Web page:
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# Learning to Verify Systems

#### Vardhan, Abhay

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https://hdl.handle.net/2142/11139

## Description

- Title
- Learning to Verify Systems
- Author(s)
- Vardhan, Abhay
- Issue Date
- 2006-02
- Keyword(s)
- computer science
- Abstract
- Making high quality and reliable software systems remains a difficult problem. One approach to address this problem is automated verification which attempts to demonstrate algorithmically that a software system meets its specification. However, verification of software systems is not easy: such systems are often modeled using abstractions of infinite structures such as unbounded integers, infinite memory for allocation, unbounded space for call stack, unrestricted queue sizes and so on. It can be shown that for most classes of such systems, the verification problem is actually undecidable (there exists no algorithm which will always give the correct answer for arbitrary inputs). In spite of this negative theoretical result, techniques have been developed which are successful on some practical examples although they are not guaranteed to always work. This dissertation is in a similar spirit and develops a new paradigm for automated verification of large or infinite state systems. We observe that even if the state space of a system is infinite, for practical examples, the set of reachable states (or other fixpoints needed for verification) is often expressible in a simple representation. Based on this observation, we propose an entirely new approach to verification: the idea is to use techniques from computational learning theory to identify the reachable states (or other fixpoints) and then verify the property of interest. To use learning techniques, we solve key problems of either getting positive and negative examples for the fixpoint of interest or of answering membership and equivalence queries for this fixpoint. We show that learning-based verification is a powerful approach: as long as one has suitable algorithms which can learn the fixpoints needed and decision procedures for some common set-theoretic operations, one can guarantee that the verification procedure will either find a bug or prove that the system is correct. In particular, we have seen that for a large number of practical systems, the class of regular languages is rich enough to express these fixpoints, allowing us to automatically verify such systems using learning algorithms for regular sets. We show how the learning-based verification paradigm can be applied to a number of systems and for different kinds of specifications. First, we use learning to verify safety properties of finite state machines communicating over unbounded first-in-first-out channels. We assume that the reachable set of states is regular and use two different learning algorithms: one called RPNI which is based on learning from sample executions of the system, and the other derived from Angluin's L* algorithm which asks membership and equivalence queries. Next, we show how the learning approach can be used to verify safety properties of integer systems, parameterized systems and other systems in which states can be encoded as strings. We then extend the learning based approach to liveness properties and show how to use learning to verify omega-regular properties as well as CTL properties with fairness constraints. We have implemented the above techniques in a tool called LEVER. We analyze various examples using the tool and show how LEVER successfully verifies their properties. The running time is also comparable to other tools available. Moreover, since we can prove that our method will terminate whenever the target set that we are computing is regular, this is a substantial improvement over other tools which can guarantee completeness only under very specific conditions. We also present a detailed case study of a module in the Linux kernel called read-copy-update and successfully verify some interesting properties using our learning based method.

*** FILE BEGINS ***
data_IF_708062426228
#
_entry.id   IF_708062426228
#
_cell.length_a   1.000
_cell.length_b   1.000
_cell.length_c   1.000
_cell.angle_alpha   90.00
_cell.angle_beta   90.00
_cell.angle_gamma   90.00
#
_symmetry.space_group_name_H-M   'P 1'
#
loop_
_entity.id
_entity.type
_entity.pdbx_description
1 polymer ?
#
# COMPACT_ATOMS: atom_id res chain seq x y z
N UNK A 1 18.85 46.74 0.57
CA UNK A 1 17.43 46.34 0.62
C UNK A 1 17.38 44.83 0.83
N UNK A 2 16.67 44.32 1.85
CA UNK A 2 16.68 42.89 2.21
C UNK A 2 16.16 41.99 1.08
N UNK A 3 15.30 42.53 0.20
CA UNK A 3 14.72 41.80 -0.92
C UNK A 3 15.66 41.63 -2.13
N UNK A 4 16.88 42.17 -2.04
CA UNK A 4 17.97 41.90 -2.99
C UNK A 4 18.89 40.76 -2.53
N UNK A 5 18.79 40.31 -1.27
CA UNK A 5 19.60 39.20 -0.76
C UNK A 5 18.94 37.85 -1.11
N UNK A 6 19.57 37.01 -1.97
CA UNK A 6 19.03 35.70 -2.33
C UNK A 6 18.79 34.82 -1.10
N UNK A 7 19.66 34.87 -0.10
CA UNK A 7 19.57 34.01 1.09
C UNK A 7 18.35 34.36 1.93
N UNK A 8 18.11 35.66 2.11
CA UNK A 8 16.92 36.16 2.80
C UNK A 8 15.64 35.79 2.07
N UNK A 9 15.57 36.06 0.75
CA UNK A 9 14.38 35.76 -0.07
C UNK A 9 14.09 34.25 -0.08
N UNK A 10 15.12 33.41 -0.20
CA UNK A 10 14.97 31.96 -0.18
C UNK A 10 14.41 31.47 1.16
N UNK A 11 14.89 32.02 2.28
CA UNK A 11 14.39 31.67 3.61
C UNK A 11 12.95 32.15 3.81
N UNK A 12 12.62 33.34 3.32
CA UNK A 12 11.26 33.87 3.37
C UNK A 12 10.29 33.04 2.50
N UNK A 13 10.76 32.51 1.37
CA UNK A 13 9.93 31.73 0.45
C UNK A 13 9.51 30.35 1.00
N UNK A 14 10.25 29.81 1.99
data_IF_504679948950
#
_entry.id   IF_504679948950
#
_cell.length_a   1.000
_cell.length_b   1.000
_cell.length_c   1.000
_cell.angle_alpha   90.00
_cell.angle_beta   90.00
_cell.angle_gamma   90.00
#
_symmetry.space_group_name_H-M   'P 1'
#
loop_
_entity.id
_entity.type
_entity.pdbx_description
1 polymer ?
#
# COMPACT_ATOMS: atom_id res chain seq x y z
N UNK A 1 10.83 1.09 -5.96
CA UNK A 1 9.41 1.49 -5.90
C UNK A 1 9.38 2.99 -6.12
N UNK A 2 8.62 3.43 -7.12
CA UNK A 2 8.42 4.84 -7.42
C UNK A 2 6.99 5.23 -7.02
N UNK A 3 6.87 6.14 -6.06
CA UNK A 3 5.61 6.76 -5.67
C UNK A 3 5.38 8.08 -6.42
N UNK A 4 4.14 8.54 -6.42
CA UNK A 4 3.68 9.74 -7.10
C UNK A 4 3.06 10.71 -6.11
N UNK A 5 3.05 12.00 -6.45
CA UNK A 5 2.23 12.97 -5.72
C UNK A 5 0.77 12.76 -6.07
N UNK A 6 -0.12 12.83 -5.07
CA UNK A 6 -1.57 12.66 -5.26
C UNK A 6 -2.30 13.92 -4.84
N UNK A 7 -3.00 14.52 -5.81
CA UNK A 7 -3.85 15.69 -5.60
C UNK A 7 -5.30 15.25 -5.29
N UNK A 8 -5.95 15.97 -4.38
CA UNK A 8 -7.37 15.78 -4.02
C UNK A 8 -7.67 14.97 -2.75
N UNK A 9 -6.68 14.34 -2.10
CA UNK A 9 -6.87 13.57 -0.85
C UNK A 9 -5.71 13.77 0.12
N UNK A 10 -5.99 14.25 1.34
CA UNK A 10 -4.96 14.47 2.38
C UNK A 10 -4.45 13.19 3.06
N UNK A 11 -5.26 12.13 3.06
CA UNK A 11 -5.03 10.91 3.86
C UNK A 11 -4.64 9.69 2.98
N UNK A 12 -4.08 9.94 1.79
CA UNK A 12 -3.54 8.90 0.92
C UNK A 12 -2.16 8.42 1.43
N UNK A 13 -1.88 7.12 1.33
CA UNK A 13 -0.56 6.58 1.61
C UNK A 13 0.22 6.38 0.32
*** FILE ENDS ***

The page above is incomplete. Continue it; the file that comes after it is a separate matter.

- Type of Resource
- text
- Permalink
- http://hdl.handle.net/2142/11139
- Copyright and License Information
- You are granted permission for the non-commercial reproduction, distribution, display, and performance of this technical report in any format, BUT this permission is only for a period of 45 (forty-five) days from the most recent time that you verified that this technical report is still available from the University of Illinois at Urbana-Champaign Computer Science Department under terms that include this permission. All other rights are reserved by the author(s).

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